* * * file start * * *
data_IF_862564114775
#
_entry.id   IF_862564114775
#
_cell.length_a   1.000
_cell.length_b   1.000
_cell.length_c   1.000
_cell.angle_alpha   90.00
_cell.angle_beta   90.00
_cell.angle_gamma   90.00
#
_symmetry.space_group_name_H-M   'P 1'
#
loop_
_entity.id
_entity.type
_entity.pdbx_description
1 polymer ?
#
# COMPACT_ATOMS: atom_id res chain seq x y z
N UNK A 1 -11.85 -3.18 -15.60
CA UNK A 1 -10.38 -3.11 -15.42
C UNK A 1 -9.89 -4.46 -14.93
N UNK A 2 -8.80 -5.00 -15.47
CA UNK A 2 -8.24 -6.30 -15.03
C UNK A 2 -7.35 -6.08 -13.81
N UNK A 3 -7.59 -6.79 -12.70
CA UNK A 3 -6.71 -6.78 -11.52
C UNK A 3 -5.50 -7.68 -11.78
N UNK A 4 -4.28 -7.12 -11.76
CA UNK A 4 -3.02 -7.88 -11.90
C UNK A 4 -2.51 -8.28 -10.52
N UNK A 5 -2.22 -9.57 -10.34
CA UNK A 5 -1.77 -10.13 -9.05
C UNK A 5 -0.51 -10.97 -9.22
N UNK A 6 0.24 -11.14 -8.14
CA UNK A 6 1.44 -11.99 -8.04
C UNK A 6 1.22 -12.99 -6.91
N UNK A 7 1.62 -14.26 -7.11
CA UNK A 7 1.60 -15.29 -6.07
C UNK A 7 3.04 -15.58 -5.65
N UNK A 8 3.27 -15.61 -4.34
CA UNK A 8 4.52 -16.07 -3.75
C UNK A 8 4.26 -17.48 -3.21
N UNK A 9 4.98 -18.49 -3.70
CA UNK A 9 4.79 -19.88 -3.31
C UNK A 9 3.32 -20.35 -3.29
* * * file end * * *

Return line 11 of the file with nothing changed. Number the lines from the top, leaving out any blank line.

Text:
#